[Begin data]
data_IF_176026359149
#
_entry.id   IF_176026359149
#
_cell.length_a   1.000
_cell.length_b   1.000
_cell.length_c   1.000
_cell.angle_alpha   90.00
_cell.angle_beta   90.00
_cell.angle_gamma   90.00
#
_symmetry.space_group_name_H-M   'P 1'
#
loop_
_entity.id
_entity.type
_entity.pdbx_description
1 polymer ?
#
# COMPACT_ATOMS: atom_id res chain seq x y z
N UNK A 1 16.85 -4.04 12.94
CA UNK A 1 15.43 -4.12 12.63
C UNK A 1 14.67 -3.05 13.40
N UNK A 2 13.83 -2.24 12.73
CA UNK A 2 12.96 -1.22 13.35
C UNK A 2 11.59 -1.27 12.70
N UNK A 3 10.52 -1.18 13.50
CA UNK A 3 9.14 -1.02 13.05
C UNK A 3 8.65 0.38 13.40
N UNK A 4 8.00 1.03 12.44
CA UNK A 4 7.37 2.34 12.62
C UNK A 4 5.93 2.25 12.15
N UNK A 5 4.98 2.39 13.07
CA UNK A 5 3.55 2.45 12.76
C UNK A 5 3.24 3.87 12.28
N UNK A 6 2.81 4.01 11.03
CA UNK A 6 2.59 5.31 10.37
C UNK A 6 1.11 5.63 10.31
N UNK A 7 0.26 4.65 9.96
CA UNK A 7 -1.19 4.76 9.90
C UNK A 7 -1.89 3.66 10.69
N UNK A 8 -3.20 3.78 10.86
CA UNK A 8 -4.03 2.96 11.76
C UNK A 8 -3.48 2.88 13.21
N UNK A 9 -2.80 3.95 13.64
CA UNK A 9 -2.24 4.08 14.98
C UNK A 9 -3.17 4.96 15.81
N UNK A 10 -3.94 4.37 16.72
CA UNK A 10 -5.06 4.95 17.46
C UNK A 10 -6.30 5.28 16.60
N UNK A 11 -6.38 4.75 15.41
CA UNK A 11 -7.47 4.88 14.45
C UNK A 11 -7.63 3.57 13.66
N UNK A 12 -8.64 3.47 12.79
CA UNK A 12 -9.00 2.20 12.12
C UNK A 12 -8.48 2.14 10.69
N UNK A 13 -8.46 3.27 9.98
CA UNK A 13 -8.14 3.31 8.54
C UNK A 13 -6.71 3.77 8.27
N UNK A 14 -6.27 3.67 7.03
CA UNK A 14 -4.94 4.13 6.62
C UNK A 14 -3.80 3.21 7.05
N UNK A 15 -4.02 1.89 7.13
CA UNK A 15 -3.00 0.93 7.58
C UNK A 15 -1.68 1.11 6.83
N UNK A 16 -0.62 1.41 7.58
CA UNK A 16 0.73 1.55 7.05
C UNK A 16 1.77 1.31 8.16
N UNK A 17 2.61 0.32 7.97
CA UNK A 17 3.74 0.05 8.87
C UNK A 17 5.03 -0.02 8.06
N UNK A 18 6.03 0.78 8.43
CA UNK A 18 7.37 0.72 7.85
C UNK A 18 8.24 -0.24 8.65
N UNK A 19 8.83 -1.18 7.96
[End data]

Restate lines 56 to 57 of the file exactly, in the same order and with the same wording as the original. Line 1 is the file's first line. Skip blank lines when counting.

C UNK A 12 -8.48 2.14 10.69
N UNK A 13 -8.46 3.27 9.98